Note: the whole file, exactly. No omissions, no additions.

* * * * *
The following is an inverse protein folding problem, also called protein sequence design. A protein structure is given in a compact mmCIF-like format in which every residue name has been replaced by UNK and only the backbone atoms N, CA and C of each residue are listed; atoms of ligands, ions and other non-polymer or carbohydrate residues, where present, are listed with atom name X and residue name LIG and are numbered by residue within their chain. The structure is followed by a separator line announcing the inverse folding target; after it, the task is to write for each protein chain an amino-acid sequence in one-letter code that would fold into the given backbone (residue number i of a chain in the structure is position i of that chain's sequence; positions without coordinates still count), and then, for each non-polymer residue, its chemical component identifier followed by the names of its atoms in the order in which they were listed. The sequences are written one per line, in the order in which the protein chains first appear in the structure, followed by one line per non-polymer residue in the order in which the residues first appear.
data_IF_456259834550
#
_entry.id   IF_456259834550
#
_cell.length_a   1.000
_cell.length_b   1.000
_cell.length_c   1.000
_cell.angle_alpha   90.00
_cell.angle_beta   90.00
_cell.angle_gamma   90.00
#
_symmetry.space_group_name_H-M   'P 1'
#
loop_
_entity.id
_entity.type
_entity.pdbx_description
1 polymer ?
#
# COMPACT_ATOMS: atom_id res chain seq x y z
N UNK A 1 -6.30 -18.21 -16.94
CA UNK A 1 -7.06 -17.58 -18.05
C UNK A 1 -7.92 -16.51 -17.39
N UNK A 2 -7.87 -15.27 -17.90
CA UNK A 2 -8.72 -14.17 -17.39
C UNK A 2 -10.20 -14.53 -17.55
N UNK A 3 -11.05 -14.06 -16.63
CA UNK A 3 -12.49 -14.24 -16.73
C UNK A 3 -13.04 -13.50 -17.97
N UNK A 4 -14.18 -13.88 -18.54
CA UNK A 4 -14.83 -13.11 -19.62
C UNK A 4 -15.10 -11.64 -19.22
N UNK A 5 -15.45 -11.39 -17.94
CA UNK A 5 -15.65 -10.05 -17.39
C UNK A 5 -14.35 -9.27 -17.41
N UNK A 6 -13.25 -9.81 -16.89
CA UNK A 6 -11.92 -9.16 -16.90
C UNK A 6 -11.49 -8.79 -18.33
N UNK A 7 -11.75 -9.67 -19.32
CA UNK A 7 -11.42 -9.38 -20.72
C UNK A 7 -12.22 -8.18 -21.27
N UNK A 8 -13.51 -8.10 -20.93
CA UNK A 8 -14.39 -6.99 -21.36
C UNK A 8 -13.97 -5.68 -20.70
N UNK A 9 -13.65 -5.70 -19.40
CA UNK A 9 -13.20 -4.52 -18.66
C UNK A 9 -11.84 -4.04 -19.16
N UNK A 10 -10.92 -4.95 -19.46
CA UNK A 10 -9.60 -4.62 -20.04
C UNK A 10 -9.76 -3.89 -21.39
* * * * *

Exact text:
The following is an inverse protein folding problem, also called protein sequence design. A protein structure is given in a compact mmCIF-like format in which every residue name has been replaced by UNK and only the backbone atoms N, CA and C of each residue are listed; atoms of ligands, ions and other non-polymer or carbohydrate residues, where present, are listed with atom name X and residue name LIG and are numbered by residue within their chain. The structure is followed by a separator line announcing the inverse folding target; after it, the task is to write for each protein chain an amino-acid sequence in one-letter code that would fold into the given backbone (residue number i of a chain in the structure is position i of that chain's sequence; positions without coordinates still count), and then, for each non-polymer residue, its chemical component identifier followed by the names of its atoms in the order in which they were listed. The sequences are written one per line, in the order in which the protein chains first appear in the structure, followed by one line per non-polymer residue in the order in which the residues first appear.
data_IF_456259834550
#
_entry.id   IF_456259834550
#
_cell.length_a   1.000
_cell.length_b   1.000
_cell.length_c   1.000
_cell.angle_alpha   90.00
_cell.angle_beta   90.00
_cell.angle_gamma   90.00
#
_symmetry.space_group_name_H-M   'P 1'
#
loop_
_entity.id
_entity.type
_entity.pdbx_description
1 polymer ?
#
# COMPACT_ATOMS: atom_id res chain seq x y z
N UNK A 1 -6.30 -18.21 -16.94
CA UNK A 1 -7.06 -17.58 -18.05
C UNK A 1 -7.92 -16.51 -17.39
N UNK A 2 -7.87 -15.27 -17.90
CA UNK A 2 -8.72 -14.17 -17.39
C UNK A 2 -10.20 -14.53 -17.55
N UNK A 3 -11.05 -14.06 -16.63
CA UNK A 3 -12.49 -14.24 -16.73
C UNK A 3 -13.04 -13.50 -17.97
N UNK A 4 -14.18 -13.88 -18.54
CA UNK A 4 -14.83 -13.11 -19.62
C UNK A 4 -15.10 -11.64 -19.22
N UNK A 5 -15.45 -11.39 -17.94
CA UNK A 5 -15.65 -10.05 -17.39
C UNK A 5 -14.35 -9.27 -17.41
N UNK A 6 -13.25 -9.81 -16.89
CA UNK A 6 -11.92 -9.16 -16.90
C UNK A 6 -11.49 -8.79 -18.33
N UNK A 7 -11.75 -9.67 -19.32
CA UNK A 7 -11.42 -9.38 -20.72
C UNK A 7 -12.22 -8.18 -21.27
N UNK A 8 -13.51 -8.10 -20.93
CA UNK A 8 -14.39 -6.99 -21.36
C UNK A 8 -13.97 -5.68 -20.70
N UNK A 9 -13.65 -5.70 -19.40
CA UNK A 9 -13.20 -4.52 -18.66
C UNK A 9 -11.84 -4.04 -19.16
N UNK A 10 -10.92 -4.95 -19.46
CA UNK A 10 -9.60 -4.62 -20.04
C UNK A 10 -9.76 -3.89 -21.39